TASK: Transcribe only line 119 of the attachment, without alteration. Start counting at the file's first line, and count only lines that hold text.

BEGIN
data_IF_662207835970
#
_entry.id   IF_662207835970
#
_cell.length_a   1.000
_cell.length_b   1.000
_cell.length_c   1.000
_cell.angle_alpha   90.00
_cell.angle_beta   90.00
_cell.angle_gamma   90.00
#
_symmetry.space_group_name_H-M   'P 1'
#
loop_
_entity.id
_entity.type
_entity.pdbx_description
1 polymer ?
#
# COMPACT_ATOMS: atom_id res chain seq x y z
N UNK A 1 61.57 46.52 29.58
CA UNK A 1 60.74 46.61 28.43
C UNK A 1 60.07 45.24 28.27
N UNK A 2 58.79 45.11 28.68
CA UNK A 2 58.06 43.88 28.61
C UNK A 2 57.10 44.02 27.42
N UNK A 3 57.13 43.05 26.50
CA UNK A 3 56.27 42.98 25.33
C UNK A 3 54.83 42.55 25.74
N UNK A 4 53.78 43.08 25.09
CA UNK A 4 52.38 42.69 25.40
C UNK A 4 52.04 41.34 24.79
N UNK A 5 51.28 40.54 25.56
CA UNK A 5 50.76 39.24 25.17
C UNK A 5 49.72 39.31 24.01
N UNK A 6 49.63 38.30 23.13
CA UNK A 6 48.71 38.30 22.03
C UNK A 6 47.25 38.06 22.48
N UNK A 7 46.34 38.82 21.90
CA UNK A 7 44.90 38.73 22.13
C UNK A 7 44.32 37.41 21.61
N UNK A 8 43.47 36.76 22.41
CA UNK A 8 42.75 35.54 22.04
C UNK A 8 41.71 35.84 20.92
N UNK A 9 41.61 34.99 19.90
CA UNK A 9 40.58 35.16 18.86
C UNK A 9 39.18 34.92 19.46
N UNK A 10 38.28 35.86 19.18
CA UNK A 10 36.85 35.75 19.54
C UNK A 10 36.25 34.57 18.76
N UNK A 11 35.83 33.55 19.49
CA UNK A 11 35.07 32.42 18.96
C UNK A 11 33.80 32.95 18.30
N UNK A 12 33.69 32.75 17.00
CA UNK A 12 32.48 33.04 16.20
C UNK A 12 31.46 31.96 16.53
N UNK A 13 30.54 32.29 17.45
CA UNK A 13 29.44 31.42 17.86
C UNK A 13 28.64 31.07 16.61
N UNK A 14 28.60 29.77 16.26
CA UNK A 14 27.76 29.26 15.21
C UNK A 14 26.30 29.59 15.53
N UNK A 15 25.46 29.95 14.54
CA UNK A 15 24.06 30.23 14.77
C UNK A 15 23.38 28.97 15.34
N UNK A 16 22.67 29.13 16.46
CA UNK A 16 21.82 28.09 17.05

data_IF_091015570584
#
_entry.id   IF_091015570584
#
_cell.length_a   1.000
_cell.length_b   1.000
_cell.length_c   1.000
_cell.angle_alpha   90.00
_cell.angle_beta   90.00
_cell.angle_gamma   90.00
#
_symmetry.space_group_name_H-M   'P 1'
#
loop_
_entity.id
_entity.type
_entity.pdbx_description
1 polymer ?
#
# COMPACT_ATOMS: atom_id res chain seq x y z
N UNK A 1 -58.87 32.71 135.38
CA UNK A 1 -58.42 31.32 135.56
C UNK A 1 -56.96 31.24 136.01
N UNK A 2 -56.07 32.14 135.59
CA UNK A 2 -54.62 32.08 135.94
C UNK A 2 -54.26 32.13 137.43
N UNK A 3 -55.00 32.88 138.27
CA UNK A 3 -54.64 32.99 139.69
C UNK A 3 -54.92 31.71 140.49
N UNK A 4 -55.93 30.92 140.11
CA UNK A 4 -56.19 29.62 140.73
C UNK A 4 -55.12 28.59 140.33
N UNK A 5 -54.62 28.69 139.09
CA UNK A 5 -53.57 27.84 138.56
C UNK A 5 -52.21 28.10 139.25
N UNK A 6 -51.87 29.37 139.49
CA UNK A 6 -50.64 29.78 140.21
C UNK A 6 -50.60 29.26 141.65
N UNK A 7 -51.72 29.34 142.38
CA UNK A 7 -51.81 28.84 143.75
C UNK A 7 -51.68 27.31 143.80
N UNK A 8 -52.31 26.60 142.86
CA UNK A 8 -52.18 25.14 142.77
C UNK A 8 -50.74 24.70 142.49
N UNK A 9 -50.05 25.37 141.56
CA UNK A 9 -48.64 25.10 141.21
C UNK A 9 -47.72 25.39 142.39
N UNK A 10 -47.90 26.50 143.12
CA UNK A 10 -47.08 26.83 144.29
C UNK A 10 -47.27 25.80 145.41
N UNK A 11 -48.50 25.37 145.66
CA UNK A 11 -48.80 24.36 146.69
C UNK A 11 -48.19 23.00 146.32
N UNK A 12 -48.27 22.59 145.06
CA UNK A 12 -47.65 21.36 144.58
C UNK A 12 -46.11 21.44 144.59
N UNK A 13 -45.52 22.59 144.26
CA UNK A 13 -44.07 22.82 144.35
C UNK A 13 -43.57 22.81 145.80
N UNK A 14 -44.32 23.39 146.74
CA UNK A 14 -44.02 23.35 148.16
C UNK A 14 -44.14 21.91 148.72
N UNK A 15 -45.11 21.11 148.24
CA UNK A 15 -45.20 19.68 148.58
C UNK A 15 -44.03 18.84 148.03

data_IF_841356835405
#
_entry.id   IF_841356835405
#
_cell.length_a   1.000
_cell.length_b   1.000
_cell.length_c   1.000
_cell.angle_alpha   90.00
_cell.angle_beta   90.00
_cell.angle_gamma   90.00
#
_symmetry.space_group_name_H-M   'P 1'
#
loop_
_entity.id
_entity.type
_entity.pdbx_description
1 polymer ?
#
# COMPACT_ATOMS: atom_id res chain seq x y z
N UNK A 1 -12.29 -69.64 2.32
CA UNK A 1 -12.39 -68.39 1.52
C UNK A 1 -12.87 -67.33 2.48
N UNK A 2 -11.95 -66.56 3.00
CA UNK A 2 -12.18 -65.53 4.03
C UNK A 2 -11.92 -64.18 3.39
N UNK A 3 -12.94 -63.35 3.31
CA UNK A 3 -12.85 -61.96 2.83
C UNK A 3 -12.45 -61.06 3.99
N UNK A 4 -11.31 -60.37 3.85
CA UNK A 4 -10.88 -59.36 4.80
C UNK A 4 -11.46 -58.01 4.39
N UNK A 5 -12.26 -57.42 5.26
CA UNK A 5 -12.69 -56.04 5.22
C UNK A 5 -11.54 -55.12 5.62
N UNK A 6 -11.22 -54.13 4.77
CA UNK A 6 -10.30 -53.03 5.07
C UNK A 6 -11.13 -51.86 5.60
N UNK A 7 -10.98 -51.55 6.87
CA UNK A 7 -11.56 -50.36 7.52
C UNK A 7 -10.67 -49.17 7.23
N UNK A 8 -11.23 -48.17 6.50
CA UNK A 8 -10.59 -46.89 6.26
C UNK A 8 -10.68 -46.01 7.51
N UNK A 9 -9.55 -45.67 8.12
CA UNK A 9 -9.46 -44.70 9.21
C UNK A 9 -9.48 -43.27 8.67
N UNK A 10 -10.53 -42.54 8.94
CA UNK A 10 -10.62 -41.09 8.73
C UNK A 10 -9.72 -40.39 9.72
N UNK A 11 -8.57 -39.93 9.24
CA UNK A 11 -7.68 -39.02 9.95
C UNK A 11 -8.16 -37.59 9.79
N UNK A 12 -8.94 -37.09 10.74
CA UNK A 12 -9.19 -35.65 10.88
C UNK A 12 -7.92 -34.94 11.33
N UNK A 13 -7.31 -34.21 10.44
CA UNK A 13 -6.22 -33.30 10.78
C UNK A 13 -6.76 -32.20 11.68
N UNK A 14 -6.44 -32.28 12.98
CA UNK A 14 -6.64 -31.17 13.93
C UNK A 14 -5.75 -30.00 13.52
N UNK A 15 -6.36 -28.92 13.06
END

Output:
CA UNK A 11 -48.80 24.36 146.69